Posted by Homer on Jul. 03, 2013 @ 5:38 pm

Simply not true. Most career and technical education classes have no pre-reqs, and are routinely full of ESL students.

Posted by Guest on Jul. 03, 2013 @ 6:12 pm

Immigrants are always free to go back to where they came from if the quality of education provided here is not good enough for them.

Posted by anon on Jul. 03, 2013 @ 6:18 pm

people are always willing to pay to learn English

Posted by Guest on Jul. 04, 2013 @ 9:49 am

I would say that this information is not completely accurate. A lot of CCSF programs are not require to have an advance level of English language skills, which actually might be problematic for some ESL students who are not ready to read and understand/comprehend the amount of material necessary to be successful in their classes. Some programs do require having adequate language skills, and I believe that it is a reasonable expectation for programs like nursing or radiation therapy technology since it involves learning how to take medical care of people. I wish I would not take some of my classes prior to have more advanced English skills, but I can say that I had that choice and I took advantage of it because I, as many other students, wanted to finish my program sooner. Obviously, quantity is good, but quality of education is very important as well. Regardless of all the bad publicity about CCSF, this school has provided great access to quality public education for thousands of students every year, including immigrants. Please, do make some improvements if necessary, but with good reasons and without downgrading the level of quality for graduate requirements.

Posted by Guest on Nov. 08, 2013 @ 7:09 pm

Simply not true. Most career and technical courses have no pre-reqs. Classes often have many ESL students.

Posted by Guest on Jul. 03, 2013 @ 6:19 pm

This was his jumping off point to run for BOS in 2-4 years. What's he supposed to do now?

Posted by Lucretia Snapples on Jul. 03, 2013 @ 7:25 pm

and start the march towards Ammiano mediocrity.

Posted by matlock on Jul. 04, 2013 @ 1:54 am

SFUSD board positions are usually jumping off positions to BOS. He'll be fine. The students - not so much.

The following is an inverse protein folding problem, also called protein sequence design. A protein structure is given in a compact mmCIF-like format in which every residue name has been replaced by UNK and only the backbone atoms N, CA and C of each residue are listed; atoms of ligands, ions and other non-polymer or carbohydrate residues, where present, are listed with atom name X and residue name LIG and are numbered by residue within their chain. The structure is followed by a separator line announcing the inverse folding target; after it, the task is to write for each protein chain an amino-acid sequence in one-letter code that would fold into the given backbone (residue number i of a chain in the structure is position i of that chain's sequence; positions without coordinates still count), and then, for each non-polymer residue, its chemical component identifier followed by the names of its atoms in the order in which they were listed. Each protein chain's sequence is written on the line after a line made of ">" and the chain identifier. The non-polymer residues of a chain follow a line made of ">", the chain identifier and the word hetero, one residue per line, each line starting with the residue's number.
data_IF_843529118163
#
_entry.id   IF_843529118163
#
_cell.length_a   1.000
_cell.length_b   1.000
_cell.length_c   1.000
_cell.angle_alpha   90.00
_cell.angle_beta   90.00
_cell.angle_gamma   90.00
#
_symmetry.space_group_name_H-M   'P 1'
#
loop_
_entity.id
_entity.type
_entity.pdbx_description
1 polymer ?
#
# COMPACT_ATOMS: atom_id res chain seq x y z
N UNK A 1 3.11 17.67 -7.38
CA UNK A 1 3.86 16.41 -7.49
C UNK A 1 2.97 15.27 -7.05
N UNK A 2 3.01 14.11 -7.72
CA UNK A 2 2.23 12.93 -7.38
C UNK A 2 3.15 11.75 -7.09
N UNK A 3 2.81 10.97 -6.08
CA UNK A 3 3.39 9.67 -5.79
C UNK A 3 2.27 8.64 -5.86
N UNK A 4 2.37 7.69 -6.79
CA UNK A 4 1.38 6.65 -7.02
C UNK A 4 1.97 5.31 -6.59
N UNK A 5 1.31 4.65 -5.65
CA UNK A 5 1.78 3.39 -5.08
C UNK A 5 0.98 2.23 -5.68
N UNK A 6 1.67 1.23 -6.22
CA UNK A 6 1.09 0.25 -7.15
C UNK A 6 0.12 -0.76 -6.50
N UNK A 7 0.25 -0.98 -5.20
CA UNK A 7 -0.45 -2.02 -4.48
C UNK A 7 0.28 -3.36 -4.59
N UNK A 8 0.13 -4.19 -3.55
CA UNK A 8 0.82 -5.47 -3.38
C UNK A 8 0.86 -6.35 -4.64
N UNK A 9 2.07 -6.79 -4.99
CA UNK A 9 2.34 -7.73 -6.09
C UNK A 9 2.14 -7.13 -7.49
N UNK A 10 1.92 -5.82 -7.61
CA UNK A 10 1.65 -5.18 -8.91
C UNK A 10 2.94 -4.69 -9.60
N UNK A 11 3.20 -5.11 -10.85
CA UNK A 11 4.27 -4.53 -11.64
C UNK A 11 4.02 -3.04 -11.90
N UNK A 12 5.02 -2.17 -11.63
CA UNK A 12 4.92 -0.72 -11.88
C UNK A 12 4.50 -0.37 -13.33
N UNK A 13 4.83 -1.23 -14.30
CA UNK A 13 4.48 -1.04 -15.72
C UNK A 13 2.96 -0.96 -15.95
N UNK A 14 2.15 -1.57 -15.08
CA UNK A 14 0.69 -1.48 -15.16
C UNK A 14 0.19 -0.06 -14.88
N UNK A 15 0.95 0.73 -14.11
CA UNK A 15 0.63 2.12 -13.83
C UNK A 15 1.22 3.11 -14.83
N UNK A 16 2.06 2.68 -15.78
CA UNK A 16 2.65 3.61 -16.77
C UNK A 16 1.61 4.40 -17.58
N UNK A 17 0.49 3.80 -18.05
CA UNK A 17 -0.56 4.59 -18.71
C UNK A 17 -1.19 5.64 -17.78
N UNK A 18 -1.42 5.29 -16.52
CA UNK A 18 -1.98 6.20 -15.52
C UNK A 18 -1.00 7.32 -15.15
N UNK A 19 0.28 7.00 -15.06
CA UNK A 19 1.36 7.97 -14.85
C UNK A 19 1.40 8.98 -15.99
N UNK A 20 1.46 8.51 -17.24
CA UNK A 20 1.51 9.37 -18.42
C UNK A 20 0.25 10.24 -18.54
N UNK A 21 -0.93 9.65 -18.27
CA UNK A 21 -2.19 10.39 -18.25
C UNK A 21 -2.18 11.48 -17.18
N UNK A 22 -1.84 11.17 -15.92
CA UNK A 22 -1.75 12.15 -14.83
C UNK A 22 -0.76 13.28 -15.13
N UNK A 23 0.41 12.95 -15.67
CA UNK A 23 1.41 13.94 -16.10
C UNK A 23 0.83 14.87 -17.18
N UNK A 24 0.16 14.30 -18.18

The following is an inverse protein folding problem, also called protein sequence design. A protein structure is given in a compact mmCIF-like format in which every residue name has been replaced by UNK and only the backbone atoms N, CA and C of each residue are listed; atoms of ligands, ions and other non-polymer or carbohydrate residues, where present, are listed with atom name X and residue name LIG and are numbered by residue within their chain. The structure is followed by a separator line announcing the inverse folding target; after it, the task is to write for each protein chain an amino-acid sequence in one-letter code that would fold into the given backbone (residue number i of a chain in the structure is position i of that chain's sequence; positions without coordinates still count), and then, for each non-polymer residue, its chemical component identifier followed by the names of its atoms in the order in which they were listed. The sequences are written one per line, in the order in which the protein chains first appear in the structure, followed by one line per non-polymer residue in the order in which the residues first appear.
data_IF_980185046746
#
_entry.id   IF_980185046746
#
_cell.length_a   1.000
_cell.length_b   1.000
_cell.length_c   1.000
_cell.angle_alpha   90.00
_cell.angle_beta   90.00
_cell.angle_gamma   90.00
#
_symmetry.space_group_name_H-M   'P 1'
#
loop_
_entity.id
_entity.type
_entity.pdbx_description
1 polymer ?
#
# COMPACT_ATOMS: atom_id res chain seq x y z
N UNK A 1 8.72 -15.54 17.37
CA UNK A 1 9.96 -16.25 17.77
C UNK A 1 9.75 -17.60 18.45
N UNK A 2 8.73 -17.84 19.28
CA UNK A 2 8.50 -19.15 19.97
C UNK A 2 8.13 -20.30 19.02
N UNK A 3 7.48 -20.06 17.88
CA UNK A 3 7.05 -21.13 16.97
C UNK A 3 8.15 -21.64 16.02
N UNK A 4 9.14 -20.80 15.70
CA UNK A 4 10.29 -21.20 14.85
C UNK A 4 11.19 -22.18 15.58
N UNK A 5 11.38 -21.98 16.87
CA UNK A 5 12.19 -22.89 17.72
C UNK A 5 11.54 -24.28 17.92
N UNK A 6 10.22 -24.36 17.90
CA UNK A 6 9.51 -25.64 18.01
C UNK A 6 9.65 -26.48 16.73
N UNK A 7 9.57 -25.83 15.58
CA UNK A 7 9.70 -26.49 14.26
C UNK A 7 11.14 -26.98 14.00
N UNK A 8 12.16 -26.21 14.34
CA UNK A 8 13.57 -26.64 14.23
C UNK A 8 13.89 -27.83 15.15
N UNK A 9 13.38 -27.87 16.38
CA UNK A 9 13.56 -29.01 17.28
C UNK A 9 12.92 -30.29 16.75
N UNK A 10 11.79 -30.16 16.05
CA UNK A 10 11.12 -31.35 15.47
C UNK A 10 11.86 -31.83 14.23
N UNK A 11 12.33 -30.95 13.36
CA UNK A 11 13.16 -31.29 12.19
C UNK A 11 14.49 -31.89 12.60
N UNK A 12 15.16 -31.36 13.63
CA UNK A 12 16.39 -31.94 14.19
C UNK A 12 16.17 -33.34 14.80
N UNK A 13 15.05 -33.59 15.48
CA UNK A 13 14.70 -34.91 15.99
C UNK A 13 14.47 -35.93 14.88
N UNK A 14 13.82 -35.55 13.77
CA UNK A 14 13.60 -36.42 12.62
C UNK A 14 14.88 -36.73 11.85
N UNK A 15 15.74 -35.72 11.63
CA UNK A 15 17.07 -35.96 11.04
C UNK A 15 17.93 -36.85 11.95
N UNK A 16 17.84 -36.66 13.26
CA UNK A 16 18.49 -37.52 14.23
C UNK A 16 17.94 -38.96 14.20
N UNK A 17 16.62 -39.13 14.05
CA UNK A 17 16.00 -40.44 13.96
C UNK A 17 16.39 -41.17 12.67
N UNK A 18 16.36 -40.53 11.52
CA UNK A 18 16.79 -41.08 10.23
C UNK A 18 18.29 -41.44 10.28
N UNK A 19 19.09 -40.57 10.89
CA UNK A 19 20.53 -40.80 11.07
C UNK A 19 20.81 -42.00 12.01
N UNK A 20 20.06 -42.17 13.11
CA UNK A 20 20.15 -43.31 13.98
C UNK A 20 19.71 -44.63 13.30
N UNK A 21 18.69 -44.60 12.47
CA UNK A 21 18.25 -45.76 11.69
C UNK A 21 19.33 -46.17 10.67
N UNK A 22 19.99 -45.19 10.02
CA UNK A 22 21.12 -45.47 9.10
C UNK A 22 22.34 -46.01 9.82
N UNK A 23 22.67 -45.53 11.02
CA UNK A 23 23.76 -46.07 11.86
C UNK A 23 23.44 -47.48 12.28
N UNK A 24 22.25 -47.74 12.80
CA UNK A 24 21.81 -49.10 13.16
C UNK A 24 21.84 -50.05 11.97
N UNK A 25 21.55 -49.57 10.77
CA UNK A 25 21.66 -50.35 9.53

Posted by Lucretia Snapples on Jul. 04, 2013 @ 10:42 am

Let's turn the large lots of land over to housing.

Posted by Guest on Jul. 03, 2013 @ 11:42 pm

"Let's turn the large lots of land over to housing."

Thank you. The picture is getting clearer...
It seems like that CCSF problem is not that the school is not providing affordable and quality education for diverse communities, but that it occupies desirable locations in the city that can be turned into big profits. Is that possible that it is why the effort to downsize CCSF is so vigorous? Do we have a winner already?

Posted by Guest on Nov. 05, 2013 @ 2:43 pm

I'm sure some of the classes are OK, but not many parents hope that their kids will go there. It's the lowest rung of college education and is definitely disposable.

I'm comfortable with CCSF closing.

Posted by anon on Nov. 05, 2013 @ 3:03 pm

Saying that City College of San Francisco is just for kids indicates a lack of understanding what this school is all about and its importance for the diverse and multicultural SF community. It serves people of all ages after 17 and up to the 80+. It serves and accommodates a huge number of disabled students. It became a hub for veterans where they can gain new skills and get lots of support, including counseling services. CCSF is a home for many competitive programs not just at the state, but at the national levels. The ESL (English as a Second language) helps thousands of students every year to learn English and pursue their dreams (whatever those dreams are). CCSF gave a great start to thousands and thousands and thousands students since it was established. Saying so lightly that you don't care about CCSF and that it is fine with you if this school will be closed is like saying that you don't care about other people's lives at all. Who could possibly take responsibility to deny thousands of people an access to education without even considering to do a little research and educating yourself about the issue? Please take some time and walk around one of the campuses and you might feel somehow different. Thank you!
http://www.sfbg.com/politics/2013/11/07/rep-speier-calls-federal-accredi...

Posted by Guest on Nov. 08, 2013 @ 5:20 pm